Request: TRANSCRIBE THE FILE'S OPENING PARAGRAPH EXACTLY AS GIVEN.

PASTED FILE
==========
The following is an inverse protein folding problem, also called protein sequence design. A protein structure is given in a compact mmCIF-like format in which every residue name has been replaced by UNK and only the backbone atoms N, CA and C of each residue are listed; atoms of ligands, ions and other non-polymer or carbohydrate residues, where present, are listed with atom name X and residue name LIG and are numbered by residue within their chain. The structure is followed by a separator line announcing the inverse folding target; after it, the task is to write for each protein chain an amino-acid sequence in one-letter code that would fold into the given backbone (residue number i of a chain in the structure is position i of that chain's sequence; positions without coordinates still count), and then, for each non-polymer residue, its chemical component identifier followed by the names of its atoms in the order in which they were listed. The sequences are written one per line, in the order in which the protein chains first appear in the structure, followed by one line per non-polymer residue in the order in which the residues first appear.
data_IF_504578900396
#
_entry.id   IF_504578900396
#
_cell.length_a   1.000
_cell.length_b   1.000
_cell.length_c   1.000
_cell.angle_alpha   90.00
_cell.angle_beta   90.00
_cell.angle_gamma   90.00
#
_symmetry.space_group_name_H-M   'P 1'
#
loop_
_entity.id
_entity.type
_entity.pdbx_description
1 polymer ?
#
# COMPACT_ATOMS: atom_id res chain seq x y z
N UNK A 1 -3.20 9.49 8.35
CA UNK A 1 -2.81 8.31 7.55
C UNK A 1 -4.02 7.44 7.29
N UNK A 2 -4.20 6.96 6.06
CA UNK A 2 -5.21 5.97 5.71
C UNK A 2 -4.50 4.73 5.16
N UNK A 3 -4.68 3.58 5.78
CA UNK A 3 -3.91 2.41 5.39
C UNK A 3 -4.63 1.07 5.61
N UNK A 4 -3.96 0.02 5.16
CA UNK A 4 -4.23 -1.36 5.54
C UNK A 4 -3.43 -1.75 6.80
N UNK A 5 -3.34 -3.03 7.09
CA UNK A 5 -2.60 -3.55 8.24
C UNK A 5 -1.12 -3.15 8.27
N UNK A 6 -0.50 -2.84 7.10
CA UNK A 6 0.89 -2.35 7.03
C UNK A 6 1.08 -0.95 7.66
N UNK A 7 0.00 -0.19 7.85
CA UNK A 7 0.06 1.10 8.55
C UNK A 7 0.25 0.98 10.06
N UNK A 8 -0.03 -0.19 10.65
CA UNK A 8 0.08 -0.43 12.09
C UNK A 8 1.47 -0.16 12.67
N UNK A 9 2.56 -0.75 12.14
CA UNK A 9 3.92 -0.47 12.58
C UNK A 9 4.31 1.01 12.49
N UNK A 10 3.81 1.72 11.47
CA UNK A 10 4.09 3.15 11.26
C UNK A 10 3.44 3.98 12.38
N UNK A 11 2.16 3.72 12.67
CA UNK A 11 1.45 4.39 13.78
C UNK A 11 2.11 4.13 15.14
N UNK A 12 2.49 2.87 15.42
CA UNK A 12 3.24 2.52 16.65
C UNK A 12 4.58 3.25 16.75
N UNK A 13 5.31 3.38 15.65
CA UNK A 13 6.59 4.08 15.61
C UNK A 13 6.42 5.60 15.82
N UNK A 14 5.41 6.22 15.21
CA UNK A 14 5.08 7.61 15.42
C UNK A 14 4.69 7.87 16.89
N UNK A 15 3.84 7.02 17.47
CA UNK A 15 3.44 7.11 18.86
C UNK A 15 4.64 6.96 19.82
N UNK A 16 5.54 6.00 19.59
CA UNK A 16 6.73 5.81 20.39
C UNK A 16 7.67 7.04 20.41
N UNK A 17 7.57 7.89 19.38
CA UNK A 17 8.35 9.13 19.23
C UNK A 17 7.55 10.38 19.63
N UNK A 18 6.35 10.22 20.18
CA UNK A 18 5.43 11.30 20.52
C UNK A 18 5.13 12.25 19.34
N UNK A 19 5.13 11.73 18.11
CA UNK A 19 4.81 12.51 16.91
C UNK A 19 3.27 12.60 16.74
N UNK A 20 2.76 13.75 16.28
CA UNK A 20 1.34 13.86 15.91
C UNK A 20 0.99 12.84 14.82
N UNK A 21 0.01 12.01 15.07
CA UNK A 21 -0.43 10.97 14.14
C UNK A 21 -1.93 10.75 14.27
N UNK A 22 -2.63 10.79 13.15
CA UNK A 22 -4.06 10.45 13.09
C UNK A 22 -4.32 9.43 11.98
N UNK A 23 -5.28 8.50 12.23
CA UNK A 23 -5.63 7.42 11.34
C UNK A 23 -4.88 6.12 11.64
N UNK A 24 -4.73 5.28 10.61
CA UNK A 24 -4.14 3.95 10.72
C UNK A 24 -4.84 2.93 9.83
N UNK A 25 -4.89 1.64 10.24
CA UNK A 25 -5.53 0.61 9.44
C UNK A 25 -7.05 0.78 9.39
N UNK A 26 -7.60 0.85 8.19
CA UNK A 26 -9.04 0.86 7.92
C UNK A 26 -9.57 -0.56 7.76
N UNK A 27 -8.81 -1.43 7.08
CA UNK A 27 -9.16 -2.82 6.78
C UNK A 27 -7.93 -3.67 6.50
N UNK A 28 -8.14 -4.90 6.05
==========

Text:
The following is an inverse protein folding problem, also called protein sequence design. A protein structure is given in a compact mmCIF-like format in which every residue name has been replaced by UNK and only the backbone atoms N, CA and C of each residue are listed; atoms of ligands, ions and other non-polymer or carbohydrate residues, where present, are listed with atom name X and residue name LIG and are numbered by residue within their chain. The structure is followed by a separator line announcing the inverse folding target; after it, the task is to write for each protein chain an amino-acid sequence in one-letter code that would fold into the given backbone (residue number i of a chain in the structure is position i of that chain's sequence; positions without coordinates still count), and then, for each non-polymer residue, its chemical component identifier followed by the names of its atoms in the order in which they were listed. The sequences are written one per line, in the order in which the protein chains first appear in the structure, followed by one line per non-polymer residue in the order in which the residues first appear.